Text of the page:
Hedge Funds Are Dumping Gilead Sciences, Inc. (GILD)

It is already common knowledge that individual investors do not usually have the necessary resources and abilities to properly research an investment opportunity. As a result, most investors pick their illusory “winners” by making a superficial analysis and research that leads to poor performance on aggregate. Since stock returns aren’t usually symmetrically distributed and index returns are more affected by a few outlier stocks (i.e. the FAANG stocks dominating and driving S&P 500 Index’s returns in recent years), more than 50% of the constituents of the Standard and Poor’s 500 Index underperform the benchmark. Hence, if you randomly pick a stock, there is more than 50% chance that you’d fail to beat the market. At the same time, the 30 most favored S&P 500 stocks by the hedge funds monitored by Insider Monkey generated a return of 15.1% over the last 12 months (vs. 5.6% gain for SPY), with 53% of these stocks outperforming the benchmark. Of course, hedge funds do make wrong bets on some occasions and these get disproportionately publicized on financial media, but piggybacking their moves can beat the broader market on average. That’s why we are going to go over recent hedge fund activity in Gilead Sciences, Inc. (NASDAQ:GILD), one of the Top 75 Healthcare Dividend Stocks To Invest In.

The smart money continues to become less confident in Gilead, as hedge fund ownership of the stock fell for the fifth time in the last six quarters. Formerly one of hedge funds’ favorite stocks, Gilead has fallen from grace, coming nowhere close to ranking among the 30 Most Popular Stocks Among Hedge Funds, which it would’ve done comfortably three years ago. It did fare better in the case of the 20 Dividend Stocks That Billionaires Are Piling On, ranking 9th. Gilead first started paying out a dividend back in 2015, with its yield doubling since then.

If you’d ask most market participants, hedge funds are seen as underperforming, outdated investment vehicles of yesteryear. While there are more than 8,000 funds in operation at present, we choose to focus on the masters of this club, approximately 700 funds. Most estimates calculate that this group of people shepherd the majority of all hedge funds’ total asset base, and by tracking their finest stock picks, Insider Monkey has deciphered numerous investment strategies that have historically exceeded the broader indices. Insider Monkey’s flagship hedge fund strategy outstripped the S&P 500 index by 6 percentage points per year since its inception in May 2014 through early November 2018. We were able to generate large returns even by identifying short candidates. Our portfolio of short stocks lost 26.1% since February 2017 even though the market was up nearly 19% during the same period. We just shared a list of 11 short targets in our latest quarterly update.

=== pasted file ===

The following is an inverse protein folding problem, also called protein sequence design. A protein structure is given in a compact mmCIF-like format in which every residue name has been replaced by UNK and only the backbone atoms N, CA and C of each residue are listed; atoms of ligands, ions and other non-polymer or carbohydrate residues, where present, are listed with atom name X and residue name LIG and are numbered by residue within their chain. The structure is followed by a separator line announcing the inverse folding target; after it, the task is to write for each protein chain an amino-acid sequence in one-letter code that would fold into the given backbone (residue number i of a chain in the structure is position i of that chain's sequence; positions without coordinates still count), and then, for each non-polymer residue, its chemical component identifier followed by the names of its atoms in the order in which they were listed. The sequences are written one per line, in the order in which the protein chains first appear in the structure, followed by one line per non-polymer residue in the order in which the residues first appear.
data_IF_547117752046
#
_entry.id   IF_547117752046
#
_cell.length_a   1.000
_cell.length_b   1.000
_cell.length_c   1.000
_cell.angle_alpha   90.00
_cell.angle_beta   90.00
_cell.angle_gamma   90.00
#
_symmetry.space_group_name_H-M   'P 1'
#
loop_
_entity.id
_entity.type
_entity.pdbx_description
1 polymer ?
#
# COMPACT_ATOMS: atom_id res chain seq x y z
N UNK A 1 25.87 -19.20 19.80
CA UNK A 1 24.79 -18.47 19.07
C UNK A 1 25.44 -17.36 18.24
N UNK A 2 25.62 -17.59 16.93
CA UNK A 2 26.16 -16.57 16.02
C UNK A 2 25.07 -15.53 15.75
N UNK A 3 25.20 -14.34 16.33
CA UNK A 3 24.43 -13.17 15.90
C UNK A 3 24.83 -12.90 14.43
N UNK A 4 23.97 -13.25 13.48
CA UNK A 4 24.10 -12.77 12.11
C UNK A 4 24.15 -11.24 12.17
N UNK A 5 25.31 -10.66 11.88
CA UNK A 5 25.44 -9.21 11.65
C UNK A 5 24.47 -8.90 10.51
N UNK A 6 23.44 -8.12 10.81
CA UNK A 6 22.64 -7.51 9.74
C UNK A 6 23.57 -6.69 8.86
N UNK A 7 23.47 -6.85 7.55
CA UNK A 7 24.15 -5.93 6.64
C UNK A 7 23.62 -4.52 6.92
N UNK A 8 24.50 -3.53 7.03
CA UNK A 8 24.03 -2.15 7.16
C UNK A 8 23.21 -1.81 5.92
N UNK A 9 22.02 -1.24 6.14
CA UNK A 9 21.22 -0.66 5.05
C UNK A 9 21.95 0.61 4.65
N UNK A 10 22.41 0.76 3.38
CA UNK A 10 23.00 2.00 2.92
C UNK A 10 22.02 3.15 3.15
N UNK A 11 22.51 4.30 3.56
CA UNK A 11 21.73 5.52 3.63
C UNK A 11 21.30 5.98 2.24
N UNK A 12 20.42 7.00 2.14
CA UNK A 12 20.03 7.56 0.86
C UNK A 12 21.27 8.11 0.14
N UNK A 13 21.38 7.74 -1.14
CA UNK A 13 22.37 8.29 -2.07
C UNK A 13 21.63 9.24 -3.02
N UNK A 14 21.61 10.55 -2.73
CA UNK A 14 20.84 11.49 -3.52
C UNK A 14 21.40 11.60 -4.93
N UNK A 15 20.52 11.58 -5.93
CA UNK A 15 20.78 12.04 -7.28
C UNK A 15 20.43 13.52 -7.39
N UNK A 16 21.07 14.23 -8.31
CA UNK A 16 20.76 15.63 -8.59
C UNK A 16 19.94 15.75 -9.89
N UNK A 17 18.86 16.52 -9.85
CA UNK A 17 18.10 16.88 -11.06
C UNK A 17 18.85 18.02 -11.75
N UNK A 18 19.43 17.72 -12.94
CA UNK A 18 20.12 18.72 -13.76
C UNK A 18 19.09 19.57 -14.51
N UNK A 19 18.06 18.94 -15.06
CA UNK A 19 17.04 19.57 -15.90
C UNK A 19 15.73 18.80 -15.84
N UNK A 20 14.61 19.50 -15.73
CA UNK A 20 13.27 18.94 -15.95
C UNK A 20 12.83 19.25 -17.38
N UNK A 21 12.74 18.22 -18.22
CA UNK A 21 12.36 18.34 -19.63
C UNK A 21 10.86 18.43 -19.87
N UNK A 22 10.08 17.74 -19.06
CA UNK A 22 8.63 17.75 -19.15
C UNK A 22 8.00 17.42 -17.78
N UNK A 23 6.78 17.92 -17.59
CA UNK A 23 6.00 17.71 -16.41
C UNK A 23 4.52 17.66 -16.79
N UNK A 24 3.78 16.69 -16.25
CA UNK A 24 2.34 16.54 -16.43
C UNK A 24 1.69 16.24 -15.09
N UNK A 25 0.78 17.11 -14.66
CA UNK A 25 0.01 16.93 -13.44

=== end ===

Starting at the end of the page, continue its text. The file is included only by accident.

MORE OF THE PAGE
What have hedge funds been doing with Gilead Sciences, Inc. (NASDAQ:GILD)?

Heading into the fourth quarter of 2018, a total of 56 of the hedge funds tracked by Insider Monkey were long this stock, a 2% dip from one quarter earlier. By comparison, 62 hedge funds held shares or bullish call options in GILD heading into this year. With hedgies’ capital changing hands, there exists a few noteworthy hedge fund managers who were boosting their holdings meaningfully (or already accumulated large positions).


Of the funds tracked by Insider Monkey, AQR Capital Management, managed by Cliff Asness, holds the biggest position in Gilead Sciences, Inc. (NASDAQ:GILD). AQR Capital Management has a $629.8 million position in the stock, comprising 0.6% of its 13F portfolio. Coming in second is Jim Simons of Renaissance Technologies, with a $346.6 million position; 0.4% of its 13F portfolio is allocated to the company. Remaining peers that are bullish contain Ken Griffin’s Citadel Investment Group, Noam Gottesman’s GLG Partners and John W. Rogers’ Ariel Investments.

Since Gilead Sciences, Inc. (NASDAQ:GILD) has witnessed falling interest from the smart money, we can see that there is a sect of hedgies who sold off their positions entirely by the end of the third quarter. At the top of the heap, Farallon Capital said goodbye to the biggest investment of all the hedgies watched by Insider Monkey, comprising an estimated $206.9 million in call options, and Jason Karp’s Tourbillon Capital Partners was right behind this move, as the fund sold off about $122.8 million worth. These bearish behaviors are intriguing to say the least, as total hedge fund interest was cut by 1 fund by the end of the third quarter.

Let’s go over hedge fund activity in other stocks – not necessarily in the same industry as Gilead Sciences, Inc. (NASDAQ:GILD) but similarly valued. We will take a look at GlaxoSmithKline plc (NYSE:GSK), Lockheed Martin Corporation (NYSE:LMT), Thermo Fisher Scientific Inc. (NYSE:TMO), and General Electric Company (NYSE:GE). All of these stocks’ market caps are similar to GILD’s market cap.

Ticker No of HFs with positions Total Value of HF Positions (x1000) Change in HF Position
GSK 24 1444760 3
LMT 36 2016945 3
TMO 56 4602612 -3
GE 46 4540328 2

View table here if you experience formatting issues.

As you can see these stocks had an average of 41 hedge funds with bullish positions and the average amount invested in these stocks was $3.15 billion. That figure was $3.05 billion in GILD’s case. Thermo Fisher Scientific Inc. (NYSE:TMO) is the most popular stock in this table. On the other hand GlaxoSmithKline plc (NYSE:GSK) is the least popular one with only 24 bullish hedge fund positions. Gilead Sciences, Inc. (NASDAQ:GILD) is tied with TMO and also ranks very highly among billionaire investors. Considering that hedge funds are fond of this stock in relation to its market cap peers, it may be a good idea to analyze it in detail and potentially include it in your portfolio.

Disclosure: None. This article was originally published at Insider Monkey.